An old foe kidnaps a Georgia preacher’s long-lost son in this historical fiction sequel.
Harry Richardson and his wife, Sarah, are expecting a baby in their small community in northern Georgia. Though now a Baptist preacher, Harry is a former Confederate soldier and cavalry officer. The opening sequence of the novel relates his recurring nightmare from “the battle of Missionary Ridge, when the Confederate forces were defeated and Harry was captured.” He also has a son, Harrison, by way of an affair with Molly Baldwin, the daughter of a family friend from Harry’s adolescence. After their brief affair, Harry departed to serve in the Confederate Army, not knowing he had left her with a son. Now age 13, Harrison has come to live with Harry and Sarah, as Molly is presumed dead. Past secrets and old rivals threaten Harry’s newfound domestic happiness when Charlie—an old foe who married Molly and is Harrison’s stepdad—abducts the boy. Harry then goes in search of Harrison and Charlie in this quickly plotted tale. What ensues is a novel about pursuit and survival, as Harry’s past reveals further secrets and mysteries. Charlie—a man for whom “even the most innocent remark could send him into a rage”—is motivated by a long-held contempt for Harry. At various points, the vindictive Charlie questions Harrison about whom he believes his real father to be and tells him, “I’m going to take everything away from him, just like he took everything away from me.” Throughout, the tale touches on a number of historical tropes, including moonshiners (there is the friendly Michael Gibson) and gold prospectors (Charlie has dreams of going to California). Durbin (The Captain Takes a Wife, 2015) also offers studious descriptions of the Georgia landscape—including the animals that populate it—and of Harry’s day-to-day life “preparing sermons, tilling the land with a borrowed mule to make a garden, cutting stacks of firewood to be ready for next winter, caring for the horses.” Though some backstory may be lost on readers unfamiliar with the first installment, the author relates her tale swiftly and compellingly.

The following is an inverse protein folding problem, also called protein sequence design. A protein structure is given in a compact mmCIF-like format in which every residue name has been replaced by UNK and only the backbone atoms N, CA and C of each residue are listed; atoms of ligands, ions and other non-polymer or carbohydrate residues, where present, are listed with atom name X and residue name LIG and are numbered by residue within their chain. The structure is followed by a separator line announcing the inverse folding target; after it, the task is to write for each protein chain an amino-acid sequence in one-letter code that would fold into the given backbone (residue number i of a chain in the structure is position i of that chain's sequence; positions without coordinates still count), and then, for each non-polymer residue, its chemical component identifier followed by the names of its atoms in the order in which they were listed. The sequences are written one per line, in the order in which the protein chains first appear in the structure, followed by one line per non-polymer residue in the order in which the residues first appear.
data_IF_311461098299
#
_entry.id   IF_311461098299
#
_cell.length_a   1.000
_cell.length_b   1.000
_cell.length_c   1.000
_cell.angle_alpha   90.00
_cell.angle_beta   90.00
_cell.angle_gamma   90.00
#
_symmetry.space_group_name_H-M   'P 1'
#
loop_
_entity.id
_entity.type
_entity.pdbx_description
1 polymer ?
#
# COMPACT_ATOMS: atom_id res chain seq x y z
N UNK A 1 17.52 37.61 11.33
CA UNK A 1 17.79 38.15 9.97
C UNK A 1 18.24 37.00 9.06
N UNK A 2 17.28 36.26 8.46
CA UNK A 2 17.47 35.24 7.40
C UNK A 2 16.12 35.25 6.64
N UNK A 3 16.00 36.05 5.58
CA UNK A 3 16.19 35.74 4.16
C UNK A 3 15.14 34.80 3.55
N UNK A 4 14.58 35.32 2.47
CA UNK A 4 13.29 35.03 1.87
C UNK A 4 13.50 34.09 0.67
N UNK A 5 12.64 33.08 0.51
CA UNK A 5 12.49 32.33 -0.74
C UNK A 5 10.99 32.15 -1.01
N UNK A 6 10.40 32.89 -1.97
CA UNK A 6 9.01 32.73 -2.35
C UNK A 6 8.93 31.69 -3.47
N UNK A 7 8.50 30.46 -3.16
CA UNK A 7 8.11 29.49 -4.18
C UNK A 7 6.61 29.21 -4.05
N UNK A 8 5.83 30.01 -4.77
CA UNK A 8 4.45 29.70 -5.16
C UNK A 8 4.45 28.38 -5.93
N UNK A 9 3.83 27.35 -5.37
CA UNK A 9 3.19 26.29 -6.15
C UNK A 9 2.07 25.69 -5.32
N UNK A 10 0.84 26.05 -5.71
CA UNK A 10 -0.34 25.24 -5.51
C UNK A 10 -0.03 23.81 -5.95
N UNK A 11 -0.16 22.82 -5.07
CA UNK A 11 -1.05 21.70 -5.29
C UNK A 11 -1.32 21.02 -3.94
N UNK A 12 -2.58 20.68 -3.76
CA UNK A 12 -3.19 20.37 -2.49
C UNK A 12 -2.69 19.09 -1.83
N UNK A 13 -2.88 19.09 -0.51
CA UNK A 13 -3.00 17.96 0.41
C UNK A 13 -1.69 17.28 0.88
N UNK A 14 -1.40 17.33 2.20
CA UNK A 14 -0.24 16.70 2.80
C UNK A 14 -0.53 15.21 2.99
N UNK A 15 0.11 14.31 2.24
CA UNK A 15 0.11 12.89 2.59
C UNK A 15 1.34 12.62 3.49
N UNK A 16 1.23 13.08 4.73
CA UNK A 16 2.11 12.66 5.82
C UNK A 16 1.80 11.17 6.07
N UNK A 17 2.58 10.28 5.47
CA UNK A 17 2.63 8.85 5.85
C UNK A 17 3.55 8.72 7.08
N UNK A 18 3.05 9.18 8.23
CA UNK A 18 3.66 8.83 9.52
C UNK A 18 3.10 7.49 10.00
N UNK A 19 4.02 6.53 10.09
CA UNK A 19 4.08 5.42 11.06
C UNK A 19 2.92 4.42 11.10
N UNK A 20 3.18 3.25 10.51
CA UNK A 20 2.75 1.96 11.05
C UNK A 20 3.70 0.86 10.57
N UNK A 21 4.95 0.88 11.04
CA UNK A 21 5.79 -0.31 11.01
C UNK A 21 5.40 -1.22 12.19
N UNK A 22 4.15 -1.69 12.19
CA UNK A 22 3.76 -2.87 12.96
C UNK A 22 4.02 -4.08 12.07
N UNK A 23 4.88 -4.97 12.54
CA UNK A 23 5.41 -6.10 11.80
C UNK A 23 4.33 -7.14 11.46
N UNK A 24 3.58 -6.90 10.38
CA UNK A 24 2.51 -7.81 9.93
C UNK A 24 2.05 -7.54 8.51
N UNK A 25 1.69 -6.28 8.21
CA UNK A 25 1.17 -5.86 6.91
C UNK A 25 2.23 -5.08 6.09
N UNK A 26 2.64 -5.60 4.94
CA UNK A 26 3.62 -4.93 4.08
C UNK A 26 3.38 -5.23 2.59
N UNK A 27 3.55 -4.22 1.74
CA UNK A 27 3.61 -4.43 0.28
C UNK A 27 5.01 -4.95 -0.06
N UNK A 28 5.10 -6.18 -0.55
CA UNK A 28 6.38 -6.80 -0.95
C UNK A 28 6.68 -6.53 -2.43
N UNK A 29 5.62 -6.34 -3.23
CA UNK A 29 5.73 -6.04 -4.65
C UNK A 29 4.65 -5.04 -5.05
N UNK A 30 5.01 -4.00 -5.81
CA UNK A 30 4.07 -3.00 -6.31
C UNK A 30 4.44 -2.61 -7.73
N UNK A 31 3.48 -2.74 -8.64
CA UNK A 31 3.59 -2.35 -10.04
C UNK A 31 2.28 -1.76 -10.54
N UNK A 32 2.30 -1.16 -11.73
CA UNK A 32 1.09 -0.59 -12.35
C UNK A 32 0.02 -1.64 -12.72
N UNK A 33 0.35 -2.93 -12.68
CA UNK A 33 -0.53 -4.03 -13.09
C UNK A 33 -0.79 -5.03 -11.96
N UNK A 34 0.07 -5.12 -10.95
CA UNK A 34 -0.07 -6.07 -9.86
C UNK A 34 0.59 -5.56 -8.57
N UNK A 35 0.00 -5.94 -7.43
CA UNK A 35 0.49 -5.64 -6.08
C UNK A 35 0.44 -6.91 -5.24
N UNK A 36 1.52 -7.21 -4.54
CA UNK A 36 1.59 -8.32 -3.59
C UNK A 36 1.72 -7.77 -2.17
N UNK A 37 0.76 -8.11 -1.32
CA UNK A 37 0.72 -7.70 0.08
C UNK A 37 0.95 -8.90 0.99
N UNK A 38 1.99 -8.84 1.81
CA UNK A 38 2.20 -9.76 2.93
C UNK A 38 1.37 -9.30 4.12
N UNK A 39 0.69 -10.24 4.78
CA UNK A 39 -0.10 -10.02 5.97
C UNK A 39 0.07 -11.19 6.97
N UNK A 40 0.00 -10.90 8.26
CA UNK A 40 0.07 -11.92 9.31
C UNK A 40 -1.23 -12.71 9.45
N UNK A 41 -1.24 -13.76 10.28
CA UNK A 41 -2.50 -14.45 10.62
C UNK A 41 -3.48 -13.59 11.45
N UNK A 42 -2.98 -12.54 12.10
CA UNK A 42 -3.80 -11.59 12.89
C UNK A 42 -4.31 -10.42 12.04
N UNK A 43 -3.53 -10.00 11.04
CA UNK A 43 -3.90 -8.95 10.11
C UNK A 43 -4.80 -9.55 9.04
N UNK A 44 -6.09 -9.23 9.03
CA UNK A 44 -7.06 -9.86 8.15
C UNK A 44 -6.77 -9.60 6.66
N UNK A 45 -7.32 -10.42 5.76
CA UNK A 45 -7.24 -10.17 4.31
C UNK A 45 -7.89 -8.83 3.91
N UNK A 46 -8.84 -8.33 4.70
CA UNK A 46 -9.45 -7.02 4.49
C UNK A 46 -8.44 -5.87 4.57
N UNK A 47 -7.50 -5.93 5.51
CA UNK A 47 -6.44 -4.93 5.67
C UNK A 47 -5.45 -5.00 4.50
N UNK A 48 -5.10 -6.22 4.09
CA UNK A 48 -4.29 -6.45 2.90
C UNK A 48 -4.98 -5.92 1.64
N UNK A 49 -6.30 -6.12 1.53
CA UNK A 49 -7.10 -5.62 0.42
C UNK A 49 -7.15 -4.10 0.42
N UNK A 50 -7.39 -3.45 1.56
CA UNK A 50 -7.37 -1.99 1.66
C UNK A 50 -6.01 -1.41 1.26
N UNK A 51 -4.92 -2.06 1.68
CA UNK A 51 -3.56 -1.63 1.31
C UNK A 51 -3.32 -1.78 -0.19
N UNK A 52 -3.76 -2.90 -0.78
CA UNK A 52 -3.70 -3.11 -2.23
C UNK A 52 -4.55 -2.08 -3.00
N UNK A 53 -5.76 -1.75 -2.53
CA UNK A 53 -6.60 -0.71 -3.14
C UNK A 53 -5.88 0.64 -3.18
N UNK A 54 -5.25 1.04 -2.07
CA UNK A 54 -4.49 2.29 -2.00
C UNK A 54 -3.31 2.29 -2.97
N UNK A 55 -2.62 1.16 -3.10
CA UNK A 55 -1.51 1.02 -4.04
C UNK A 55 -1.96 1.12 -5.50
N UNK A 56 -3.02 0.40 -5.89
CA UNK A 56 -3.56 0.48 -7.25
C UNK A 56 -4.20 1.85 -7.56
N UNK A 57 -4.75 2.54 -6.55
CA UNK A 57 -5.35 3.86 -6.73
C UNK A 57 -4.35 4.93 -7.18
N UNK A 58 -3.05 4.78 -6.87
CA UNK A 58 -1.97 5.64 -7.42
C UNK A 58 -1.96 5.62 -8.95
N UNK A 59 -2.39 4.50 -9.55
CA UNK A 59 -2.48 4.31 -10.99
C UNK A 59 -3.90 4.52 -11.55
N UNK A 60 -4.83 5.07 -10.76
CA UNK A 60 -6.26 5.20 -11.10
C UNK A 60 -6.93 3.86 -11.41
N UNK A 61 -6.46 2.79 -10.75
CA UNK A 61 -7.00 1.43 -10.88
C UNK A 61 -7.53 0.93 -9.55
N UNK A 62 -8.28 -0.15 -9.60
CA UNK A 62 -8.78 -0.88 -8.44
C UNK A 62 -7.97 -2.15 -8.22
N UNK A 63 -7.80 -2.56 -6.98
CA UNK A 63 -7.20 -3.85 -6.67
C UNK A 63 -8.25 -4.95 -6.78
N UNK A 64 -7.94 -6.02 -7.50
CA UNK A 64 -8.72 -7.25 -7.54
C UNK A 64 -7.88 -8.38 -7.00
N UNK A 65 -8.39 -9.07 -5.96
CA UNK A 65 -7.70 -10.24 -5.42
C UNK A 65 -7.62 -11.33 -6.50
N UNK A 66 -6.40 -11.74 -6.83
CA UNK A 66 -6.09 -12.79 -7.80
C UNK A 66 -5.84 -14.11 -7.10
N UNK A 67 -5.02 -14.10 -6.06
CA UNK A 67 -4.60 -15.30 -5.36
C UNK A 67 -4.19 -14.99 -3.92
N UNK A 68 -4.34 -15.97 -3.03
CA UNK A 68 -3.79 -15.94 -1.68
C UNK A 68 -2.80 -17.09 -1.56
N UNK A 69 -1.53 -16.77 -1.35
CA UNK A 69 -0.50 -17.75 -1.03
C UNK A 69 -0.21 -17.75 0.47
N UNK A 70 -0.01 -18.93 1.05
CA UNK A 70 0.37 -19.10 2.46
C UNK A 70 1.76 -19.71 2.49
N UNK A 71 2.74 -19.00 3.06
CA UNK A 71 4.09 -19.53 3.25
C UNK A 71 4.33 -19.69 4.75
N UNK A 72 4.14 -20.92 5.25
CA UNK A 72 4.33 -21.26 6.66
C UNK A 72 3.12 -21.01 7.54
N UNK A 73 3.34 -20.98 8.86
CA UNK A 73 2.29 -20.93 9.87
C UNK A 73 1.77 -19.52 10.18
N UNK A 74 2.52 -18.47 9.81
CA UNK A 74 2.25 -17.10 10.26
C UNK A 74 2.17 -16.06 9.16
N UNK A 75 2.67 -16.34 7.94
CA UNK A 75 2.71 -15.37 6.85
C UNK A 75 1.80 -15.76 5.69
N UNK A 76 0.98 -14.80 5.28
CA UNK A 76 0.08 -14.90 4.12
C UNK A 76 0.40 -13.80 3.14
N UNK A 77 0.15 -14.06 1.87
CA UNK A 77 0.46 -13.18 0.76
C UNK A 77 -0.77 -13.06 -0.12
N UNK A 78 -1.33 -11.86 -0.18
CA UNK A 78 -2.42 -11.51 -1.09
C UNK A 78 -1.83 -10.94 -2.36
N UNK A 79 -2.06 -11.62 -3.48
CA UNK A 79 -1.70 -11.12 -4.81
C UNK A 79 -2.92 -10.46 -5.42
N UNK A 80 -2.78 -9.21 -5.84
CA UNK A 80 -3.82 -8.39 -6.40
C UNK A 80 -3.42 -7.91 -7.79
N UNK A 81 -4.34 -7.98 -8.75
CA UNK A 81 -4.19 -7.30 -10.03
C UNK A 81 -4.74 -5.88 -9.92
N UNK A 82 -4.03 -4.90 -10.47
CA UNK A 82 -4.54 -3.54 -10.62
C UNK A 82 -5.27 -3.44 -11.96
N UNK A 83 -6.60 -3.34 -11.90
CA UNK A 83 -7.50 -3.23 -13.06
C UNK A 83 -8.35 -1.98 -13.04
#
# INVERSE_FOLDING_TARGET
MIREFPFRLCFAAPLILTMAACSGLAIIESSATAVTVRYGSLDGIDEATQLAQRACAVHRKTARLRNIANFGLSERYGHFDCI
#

A readable and well-told Southern story.